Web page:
Thursday, April 30, 2009

Rosalyne et les lions

I missed Isabelle Pasco’s birthday last Saturday - what a good excuse it would have been to post a review of one of her films. Never mind - here goes anyway: apart from Prospero's Books, she’s not appeared in a lot that’s traveled far from France, but in Roselyne et les lions she’s brave and strong and beautiful as a lioness, you might say. She meets a lion-tamer and takes a lesson; so does a nice young man who drives her around on his moped while they fall in love. They travel with the circus and an eccentric supporting cast. They hone their art. Success, and increased dedication, drive the lovers to make hard choices. It’s all very French.

The film was made by Jean-Jacques Beineix, the biggest noise in French cinema ‘81 with his appealingly self-conscious debut Diva. He threw away the advantage with a squalid and bloated, Querelle-esque follow-up La Lune dans le caniveau (The Moon In The Gutter) (1983), starring Depardieu and Nastassja Kinski and decried by all but not without interest. He bounced back, however, with the international hit 37°2 le matin (Betty Blue) (1986), which has always been better than its status as teen boys’ fave would lead one to suppose. It looked like he'd hit his stride and although Roselyne et les lions is a smaller affair, it is also perfectly fluid and focused.

It’s also more interiorised, intended by Beineix as a metaphor for the long act of creation that culminates in a completed work, the performance born of experience, hard work and chance. And the point to which it all works, the climactic display, is terrific, all swirling dry ice, prowling lion-vision and Pasco in a sparkling bikini. It is almost like a pop video - the movies of Beineix and contemporaries (Luc Besson for one) were branded the cinéma du look - but it is to his credit that his finale comes off as more spectacular and more resonant than that. And it is to Pasco’s credit too that she convinces as someone slowly withdrawing from the world gradually to come alive only in the company of her lions.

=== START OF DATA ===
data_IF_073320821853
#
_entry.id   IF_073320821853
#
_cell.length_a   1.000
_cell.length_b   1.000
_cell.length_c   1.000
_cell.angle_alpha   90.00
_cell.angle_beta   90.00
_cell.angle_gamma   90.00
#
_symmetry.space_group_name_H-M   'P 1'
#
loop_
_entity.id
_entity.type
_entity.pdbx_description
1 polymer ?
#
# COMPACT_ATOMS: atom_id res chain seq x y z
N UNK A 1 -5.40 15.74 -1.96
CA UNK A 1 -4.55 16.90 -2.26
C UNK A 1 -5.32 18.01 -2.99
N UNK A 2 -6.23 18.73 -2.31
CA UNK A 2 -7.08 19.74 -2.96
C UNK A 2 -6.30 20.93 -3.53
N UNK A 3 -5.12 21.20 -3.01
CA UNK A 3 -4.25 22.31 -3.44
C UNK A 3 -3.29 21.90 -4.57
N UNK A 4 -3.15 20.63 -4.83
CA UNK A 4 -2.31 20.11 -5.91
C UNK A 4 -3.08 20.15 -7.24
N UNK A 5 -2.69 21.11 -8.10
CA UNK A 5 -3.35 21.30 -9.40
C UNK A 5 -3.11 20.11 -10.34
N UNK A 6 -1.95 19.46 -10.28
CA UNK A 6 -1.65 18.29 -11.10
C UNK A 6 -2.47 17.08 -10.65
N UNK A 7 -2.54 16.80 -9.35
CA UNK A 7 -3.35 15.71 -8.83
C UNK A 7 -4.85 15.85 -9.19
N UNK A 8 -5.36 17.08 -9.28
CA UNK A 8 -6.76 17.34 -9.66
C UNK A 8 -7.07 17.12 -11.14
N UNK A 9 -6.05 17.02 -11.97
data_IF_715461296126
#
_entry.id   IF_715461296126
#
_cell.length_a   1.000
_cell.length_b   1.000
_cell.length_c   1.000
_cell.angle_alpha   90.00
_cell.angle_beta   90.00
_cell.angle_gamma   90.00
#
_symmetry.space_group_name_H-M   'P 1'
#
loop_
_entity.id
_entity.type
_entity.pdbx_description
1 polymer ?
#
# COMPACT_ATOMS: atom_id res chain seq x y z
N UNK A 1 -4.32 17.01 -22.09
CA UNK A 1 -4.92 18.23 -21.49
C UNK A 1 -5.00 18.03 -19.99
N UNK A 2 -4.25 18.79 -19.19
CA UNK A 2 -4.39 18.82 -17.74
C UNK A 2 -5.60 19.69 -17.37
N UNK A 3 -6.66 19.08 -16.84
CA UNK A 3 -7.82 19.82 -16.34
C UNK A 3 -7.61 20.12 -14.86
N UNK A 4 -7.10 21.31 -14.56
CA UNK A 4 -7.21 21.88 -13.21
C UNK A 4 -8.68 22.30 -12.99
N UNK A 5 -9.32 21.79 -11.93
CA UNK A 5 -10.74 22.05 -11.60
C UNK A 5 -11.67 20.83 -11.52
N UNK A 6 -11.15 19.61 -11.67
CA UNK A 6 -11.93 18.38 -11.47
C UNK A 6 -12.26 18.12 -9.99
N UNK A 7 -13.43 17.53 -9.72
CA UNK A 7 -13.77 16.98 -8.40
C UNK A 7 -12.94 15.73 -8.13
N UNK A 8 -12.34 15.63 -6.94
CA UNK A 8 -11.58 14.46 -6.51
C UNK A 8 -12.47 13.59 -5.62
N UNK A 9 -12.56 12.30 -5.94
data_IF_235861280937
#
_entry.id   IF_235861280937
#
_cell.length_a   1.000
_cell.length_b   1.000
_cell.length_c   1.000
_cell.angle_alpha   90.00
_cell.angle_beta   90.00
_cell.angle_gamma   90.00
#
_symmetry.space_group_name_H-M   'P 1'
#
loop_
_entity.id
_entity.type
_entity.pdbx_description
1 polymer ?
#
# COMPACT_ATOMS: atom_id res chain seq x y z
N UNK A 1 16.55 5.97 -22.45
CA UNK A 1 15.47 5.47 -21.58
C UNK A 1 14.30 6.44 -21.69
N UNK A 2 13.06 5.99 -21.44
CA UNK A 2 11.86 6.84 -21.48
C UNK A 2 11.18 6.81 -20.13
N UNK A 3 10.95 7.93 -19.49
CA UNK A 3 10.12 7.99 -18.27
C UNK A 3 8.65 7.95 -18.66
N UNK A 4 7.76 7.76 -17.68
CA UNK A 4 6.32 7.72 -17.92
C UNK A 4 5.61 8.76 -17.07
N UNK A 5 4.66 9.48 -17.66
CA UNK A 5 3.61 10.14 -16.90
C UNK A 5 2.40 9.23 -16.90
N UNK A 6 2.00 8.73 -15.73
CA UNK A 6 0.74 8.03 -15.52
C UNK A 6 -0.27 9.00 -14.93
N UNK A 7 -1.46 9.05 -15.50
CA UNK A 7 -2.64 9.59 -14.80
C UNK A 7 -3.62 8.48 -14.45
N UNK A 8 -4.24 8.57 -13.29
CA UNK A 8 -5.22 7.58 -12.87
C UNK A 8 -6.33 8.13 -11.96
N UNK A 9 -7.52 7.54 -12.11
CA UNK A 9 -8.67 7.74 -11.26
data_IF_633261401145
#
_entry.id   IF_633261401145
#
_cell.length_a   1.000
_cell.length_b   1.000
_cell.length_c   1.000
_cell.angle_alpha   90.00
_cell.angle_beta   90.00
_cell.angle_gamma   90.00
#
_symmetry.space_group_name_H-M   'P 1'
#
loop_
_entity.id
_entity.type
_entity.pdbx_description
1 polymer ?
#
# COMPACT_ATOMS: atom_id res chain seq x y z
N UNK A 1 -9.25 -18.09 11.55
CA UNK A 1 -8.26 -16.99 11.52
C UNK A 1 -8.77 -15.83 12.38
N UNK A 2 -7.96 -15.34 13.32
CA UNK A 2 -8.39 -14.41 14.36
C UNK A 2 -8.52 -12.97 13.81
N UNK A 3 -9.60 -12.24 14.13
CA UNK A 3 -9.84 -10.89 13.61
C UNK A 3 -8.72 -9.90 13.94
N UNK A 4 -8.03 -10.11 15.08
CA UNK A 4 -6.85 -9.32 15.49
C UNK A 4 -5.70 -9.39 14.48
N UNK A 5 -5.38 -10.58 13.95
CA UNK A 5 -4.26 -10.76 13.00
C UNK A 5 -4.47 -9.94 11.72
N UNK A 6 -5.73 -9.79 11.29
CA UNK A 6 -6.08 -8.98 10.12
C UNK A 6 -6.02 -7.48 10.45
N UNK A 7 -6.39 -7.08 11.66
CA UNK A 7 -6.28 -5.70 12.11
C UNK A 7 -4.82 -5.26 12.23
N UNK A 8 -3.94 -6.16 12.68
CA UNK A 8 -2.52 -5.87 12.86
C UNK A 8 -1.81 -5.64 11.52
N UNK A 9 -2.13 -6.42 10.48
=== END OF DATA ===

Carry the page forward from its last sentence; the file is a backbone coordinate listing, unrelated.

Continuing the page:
The film is interiorised because its concentration is on the act of lion-taming, and Roselyne’s immersion in the long hours of practice leading up to the climactic show. The French take their circuses (and performing arts in general) pretty seriously as venues for artistic suffering and inevitable tragedy, most recently, for me anyway, in the overwrought Bye Bye Blackbird (2005). Fortunately there is none of that film’s mooning about here; the lion-taming is fascinating and the circus is always a good milieu for a movie. Plus the animals are splendid, and you’ll find yourself summon all the cats in the neighbourhood with a commanding “Venez!”

d/p Jean-Jacques Beineix sc Jean-Jacques Beineix, Jacques Forgeas ph Jean-Françcois ed Anick Bally, Marie Castro, Danielle Fillios pd Carlos Conti m Reinhardt Wagner cast Isabelle Pasco, Gérard Sandoz, Gabriel Monnet, Philippe Clévenot, Günter Meisner, Carlos Pavlidis
(1989, Fr, 137m)
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Blogger Diana. said...


June 6, 2009 at 7:36 AM  

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